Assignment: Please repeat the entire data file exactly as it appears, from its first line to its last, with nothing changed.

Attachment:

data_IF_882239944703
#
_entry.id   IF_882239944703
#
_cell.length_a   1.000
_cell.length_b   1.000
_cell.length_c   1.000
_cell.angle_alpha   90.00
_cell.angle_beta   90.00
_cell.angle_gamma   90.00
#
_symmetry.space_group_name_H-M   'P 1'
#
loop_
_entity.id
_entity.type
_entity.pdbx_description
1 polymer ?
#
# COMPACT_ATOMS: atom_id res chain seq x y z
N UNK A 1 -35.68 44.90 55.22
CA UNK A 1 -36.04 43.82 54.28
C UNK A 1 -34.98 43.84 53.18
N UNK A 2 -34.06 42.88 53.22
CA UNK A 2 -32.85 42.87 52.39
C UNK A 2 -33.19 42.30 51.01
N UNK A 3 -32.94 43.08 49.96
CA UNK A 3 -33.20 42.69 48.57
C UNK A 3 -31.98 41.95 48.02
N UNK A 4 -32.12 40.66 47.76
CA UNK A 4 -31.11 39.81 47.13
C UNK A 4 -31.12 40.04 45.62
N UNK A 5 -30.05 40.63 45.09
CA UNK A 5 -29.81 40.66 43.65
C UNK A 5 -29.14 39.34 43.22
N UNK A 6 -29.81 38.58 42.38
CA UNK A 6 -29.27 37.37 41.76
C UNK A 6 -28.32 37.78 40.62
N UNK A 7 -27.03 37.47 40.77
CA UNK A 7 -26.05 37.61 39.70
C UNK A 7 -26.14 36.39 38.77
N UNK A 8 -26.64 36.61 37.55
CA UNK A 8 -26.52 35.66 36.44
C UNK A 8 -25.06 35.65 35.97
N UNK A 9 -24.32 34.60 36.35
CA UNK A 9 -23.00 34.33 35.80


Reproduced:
data_IF_882239944703
#
_entry.id   IF_882239944703
#
_cell.length_a   1.000
_cell.length_b   1.000
_cell.length_c   1.000
_cell.angle_alpha   90.00
_cell.angle_beta   90.00
_cell.angle_gamma   90.00
#
_symmetry.space_group_name_H-M   'P 1'
#
loop_
_entity.id
_entity.type
_entity.pdbx_description
1 polymer ?
#
# COMPACT_ATOMS: atom_id res chain seq x y z
N UNK A 1 -35.68 44.90 55.22
CA UNK A 1 -36.04 43.82 54.28
C UNK A 1 -34.98 43.84 53.18
N UNK A 2 -34.06 42.88 53.22
CA UNK A 2 -32.85 42.87 52.39
C UNK A 2 -33.19 42.30 51.01
N UNK A 3 -32.94 43.08 49.96
CA UNK A 3 -33.20 42.69 48.57
C UNK A 3 -31.98 41.95 48.02
N UNK A 4 -32.12 40.66 47.76
CA UNK A 4 -31.11 39.81 47.13
C UNK A 4 -31.12 40.04 45.62
N UNK A 5 -30.05 40.63 45.09
CA UNK A 5 -29.81 40.66 43.65
C UNK A 5 -29.14 39.34 43.22
N UNK A 6 -29.81 38.58 42.38
CA UNK A 6 -29.27 37.37 41.76
C UNK A 6 -28.32 37.78 40.62
N UNK A 7 -27.03 37.47 40.77
CA UNK A 7 -26.05 37.61 39.70
C UNK A 7 -26.14 36.39 38.77
N UNK A 8 -26.64 36.61 37.55
CA UNK A 8 -26.52 35.66 36.44
C UNK A 8 -25.06 35.65 35.97
N UNK A 9 -24.32 34.60 36.35
CA UNK A 9 -23.00 34.33 35.80